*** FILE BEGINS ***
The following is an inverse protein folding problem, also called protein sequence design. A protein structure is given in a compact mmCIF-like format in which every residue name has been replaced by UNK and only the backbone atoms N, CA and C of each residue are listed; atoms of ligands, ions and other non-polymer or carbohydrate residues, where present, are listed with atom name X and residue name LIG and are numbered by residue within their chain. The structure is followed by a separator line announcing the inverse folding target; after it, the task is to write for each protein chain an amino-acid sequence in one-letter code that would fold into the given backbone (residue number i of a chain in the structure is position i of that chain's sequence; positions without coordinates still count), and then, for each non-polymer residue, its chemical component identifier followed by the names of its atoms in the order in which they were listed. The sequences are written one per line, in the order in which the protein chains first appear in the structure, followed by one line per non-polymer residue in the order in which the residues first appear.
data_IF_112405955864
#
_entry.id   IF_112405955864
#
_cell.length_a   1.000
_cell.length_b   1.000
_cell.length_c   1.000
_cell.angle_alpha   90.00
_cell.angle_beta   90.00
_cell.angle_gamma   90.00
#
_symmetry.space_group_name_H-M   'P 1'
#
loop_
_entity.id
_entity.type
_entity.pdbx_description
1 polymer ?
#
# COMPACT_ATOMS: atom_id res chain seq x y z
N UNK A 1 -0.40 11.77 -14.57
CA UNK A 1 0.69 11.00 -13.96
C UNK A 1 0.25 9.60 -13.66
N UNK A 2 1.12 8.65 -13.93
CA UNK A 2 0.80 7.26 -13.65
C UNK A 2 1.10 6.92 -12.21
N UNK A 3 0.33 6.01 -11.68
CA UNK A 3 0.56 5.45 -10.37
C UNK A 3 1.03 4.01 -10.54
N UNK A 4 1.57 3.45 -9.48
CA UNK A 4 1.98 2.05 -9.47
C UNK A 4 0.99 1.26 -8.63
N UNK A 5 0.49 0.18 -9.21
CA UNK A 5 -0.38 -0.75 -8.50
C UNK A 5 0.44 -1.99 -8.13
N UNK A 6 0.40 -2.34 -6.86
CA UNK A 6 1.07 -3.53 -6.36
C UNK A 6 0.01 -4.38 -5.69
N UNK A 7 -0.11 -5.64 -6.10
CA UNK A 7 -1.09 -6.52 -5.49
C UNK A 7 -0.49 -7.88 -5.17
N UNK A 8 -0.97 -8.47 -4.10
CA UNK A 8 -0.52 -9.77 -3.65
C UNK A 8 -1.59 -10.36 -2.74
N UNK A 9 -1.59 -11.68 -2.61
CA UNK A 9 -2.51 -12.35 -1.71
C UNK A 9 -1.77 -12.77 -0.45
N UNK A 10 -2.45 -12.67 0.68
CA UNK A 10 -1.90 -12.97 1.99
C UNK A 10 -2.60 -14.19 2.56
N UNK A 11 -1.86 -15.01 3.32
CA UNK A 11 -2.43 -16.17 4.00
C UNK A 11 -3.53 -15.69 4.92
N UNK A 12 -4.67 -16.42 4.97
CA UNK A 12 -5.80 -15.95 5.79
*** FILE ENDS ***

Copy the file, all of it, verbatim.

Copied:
The following is an inverse protein folding problem, also called protein sequence design. A protein structure is given in a compact mmCIF-like format in which every residue name has been replaced by UNK and only the backbone atoms N, CA and C of each residue are listed; atoms of ligands, ions and other non-polymer or carbohydrate residues, where present, are listed with atom name X and residue name LIG and are numbered by residue within their chain. The structure is followed by a separator line announcing the inverse folding target; after it, the task is to write for each protein chain an amino-acid sequence in one-letter code that would fold into the given backbone (residue number i of a chain in the structure is position i of that chain's sequence; positions without coordinates still count), and then, for each non-polymer residue, its chemical component identifier followed by the names of its atoms in the order in which they were listed. The sequences are written one per line, in the order in which the protein chains first appear in the structure, followed by one line per non-polymer residue in the order in which the residues first appear.
data_IF_112405955864
#
_entry.id   IF_112405955864
#
_cell.length_a   1.000
_cell.length_b   1.000
_cell.length_c   1.000
_cell.angle_alpha   90.00
_cell.angle_beta   90.00
_cell.angle_gamma   90.00
#
_symmetry.space_group_name_H-M   'P 1'
#
loop_
_entity.id
_entity.type
_entity.pdbx_description
1 polymer ?
#
# COMPACT_ATOMS: atom_id res chain seq x y z
N UNK A 1 -0.40 11.77 -14.57
CA UNK A 1 0.69 11.00 -13.96
C UNK A 1 0.25 9.60 -13.66
N UNK A 2 1.12 8.65 -13.93
CA UNK A 2 0.80 7.26 -13.65
C UNK A 2 1.10 6.92 -12.21
N UNK A 3 0.33 6.01 -11.68
CA UNK A 3 0.56 5.45 -10.37
C UNK A 3 1.03 4.01 -10.54
N UNK A 4 1.57 3.45 -9.48
CA UNK A 4 1.98 2.05 -9.47
C UNK A 4 0.99 1.26 -8.63
N UNK A 5 0.49 0.18 -9.21
CA UNK A 5 -0.38 -0.75 -8.50
C UNK A 5 0.44 -1.99 -8.13
N UNK A 6 0.40 -2.34 -6.86
CA UNK A 6 1.07 -3.53 -6.36
C UNK A 6 0.01 -4.38 -5.69
N UNK A 7 -0.11 -5.64 -6.10
CA UNK A 7 -1.09 -6.52 -5.49
C UNK A 7 -0.49 -7.88 -5.17
N UNK A 8 -0.97 -8.47 -4.10
CA UNK A 8 -0.52 -9.77 -3.65
C UNK A 8 -1.59 -10.36 -2.74
N UNK A 9 -1.59 -11.68 -2.61
CA UNK A 9 -2.51 -12.35 -1.71
C UNK A 9 -1.77 -12.77 -0.45
N UNK A 10 -2.45 -12.67 0.68
CA UNK A 10 -1.90 -12.97 1.99
C UNK A 10 -2.60 -14.19 2.56
N UNK A 11 -1.86 -15.01 3.32
CA UNK A 11 -2.43 -16.17 4.00
C UNK A 11 -3.53 -15.69 4.92
N UNK A 12 -4.67 -16.42 4.97
CA UNK A 12 -5.80 -15.95 5.79